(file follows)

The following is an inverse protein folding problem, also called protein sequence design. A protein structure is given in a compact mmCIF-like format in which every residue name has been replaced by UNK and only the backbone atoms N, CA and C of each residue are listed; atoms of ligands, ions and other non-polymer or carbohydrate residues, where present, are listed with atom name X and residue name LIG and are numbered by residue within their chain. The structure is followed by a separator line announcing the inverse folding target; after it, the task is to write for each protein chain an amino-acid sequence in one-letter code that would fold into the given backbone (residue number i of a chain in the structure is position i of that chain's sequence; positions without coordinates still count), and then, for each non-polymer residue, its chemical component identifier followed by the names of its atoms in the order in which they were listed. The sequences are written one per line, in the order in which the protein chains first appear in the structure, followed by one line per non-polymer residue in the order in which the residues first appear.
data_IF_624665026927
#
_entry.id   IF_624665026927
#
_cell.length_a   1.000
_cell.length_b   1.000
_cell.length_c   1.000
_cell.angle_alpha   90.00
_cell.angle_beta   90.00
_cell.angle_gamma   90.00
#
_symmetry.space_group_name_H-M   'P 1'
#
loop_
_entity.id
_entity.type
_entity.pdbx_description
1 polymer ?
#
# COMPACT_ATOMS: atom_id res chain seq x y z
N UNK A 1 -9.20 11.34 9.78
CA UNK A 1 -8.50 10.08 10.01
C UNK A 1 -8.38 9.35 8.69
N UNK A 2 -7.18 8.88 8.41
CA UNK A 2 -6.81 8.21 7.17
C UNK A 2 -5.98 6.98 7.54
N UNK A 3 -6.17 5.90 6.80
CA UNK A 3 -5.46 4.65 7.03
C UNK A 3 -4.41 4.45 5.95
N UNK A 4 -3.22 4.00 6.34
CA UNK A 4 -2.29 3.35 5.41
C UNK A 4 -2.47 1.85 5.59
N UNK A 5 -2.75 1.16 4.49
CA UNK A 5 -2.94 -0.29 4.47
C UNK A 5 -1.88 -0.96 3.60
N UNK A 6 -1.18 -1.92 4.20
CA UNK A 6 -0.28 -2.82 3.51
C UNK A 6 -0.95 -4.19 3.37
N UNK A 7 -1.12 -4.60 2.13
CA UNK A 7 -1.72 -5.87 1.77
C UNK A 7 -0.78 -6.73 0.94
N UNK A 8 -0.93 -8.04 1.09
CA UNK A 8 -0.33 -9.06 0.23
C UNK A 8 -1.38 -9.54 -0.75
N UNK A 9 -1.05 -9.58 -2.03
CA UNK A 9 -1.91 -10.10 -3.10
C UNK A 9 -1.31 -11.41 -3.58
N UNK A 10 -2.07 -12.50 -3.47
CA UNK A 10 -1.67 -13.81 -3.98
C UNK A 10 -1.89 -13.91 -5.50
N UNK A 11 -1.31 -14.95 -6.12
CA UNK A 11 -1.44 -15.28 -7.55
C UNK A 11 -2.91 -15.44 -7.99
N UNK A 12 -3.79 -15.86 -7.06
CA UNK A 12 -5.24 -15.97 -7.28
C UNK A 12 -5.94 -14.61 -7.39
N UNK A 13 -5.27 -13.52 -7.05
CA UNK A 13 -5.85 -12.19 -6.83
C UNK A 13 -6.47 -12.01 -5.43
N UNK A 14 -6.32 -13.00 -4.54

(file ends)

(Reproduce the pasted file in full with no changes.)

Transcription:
The following is an inverse protein folding problem, also called protein sequence design. A protein structure is given in a compact mmCIF-like format in which every residue name has been replaced by UNK and only the backbone atoms N, CA and C of each residue are listed; atoms of ligands, ions and other non-polymer or carbohydrate residues, where present, are listed with atom name X and residue name LIG and are numbered by residue within their chain. The structure is followed by a separator line announcing the inverse folding target; after it, the task is to write for each protein chain an amino-acid sequence in one-letter code that would fold into the given backbone (residue number i of a chain in the structure is position i of that chain's sequence; positions without coordinates still count), and then, for each non-polymer residue, its chemical component identifier followed by the names of its atoms in the order in which they were listed. The sequences are written one per line, in the order in which the protein chains first appear in the structure, followed by one line per non-polymer residue in the order in which the residues first appear.
data_IF_624665026927
#
_entry.id   IF_624665026927
#
_cell.length_a   1.000
_cell.length_b   1.000
_cell.length_c   1.000
_cell.angle_alpha   90.00
_cell.angle_beta   90.00
_cell.angle_gamma   90.00
#
_symmetry.space_group_name_H-M   'P 1'
#
loop_
_entity.id
_entity.type
_entity.pdbx_description
1 polymer ?
#
# COMPACT_ATOMS: atom_id res chain seq x y z
N UNK A 1 -9.20 11.34 9.78
CA UNK A 1 -8.50 10.08 10.01
C UNK A 1 -8.38 9.35 8.69
N UNK A 2 -7.18 8.88 8.41
CA UNK A 2 -6.81 8.21 7.17
C UNK A 2 -5.98 6.98 7.54
N UNK A 3 -6.17 5.90 6.80
CA UNK A 3 -5.46 4.65 7.03
C UNK A 3 -4.41 4.45 5.95
N UNK A 4 -3.22 4.00 6.34
CA UNK A 4 -2.29 3.35 5.41
C UNK A 4 -2.47 1.85 5.59
N UNK A 5 -2.75 1.16 4.49
CA UNK A 5 -2.94 -0.29 4.47
C UNK A 5 -1.88 -0.96 3.60
N UNK A 6 -1.18 -1.92 4.20
CA UNK A 6 -0.28 -2.82 3.51
C UNK A 6 -0.95 -4.19 3.37
N UNK A 7 -1.12 -4.60 2.13
CA UNK A 7 -1.72 -5.87 1.77
C UNK A 7 -0.78 -6.73 0.94
N UNK A 8 -0.93 -8.04 1.09
CA UNK A 8 -0.33 -9.06 0.23
C UNK A 8 -1.38 -9.54 -0.75
N UNK A 9 -1.05 -9.58 -2.03
CA UNK A 9 -1.91 -10.10 -3.10
C UNK A 9 -1.31 -11.41 -3.58
N UNK A 10 -2.07 -12.50 -3.47
CA UNK A 10 -1.67 -13.81 -3.98
C UNK A 10 -1.89 -13.91 -5.50
N UNK A 11 -1.31 -14.95 -6.12
CA UNK A 11 -1.44 -15.28 -7.55
C UNK A 11 -2.91 -15.44 -7.99
N UNK A 12 -3.79 -15.86 -7.06
CA UNK A 12 -5.24 -15.97 -7.28
C UNK A 12 -5.94 -14.61 -7.39
N UNK A 13 -5.27 -13.52 -7.05
CA UNK A 13 -5.85 -12.19 -6.83
C UNK A 13 -6.47 -12.01 -5.43
N UNK A 14 -6.32 -13.00 -4.54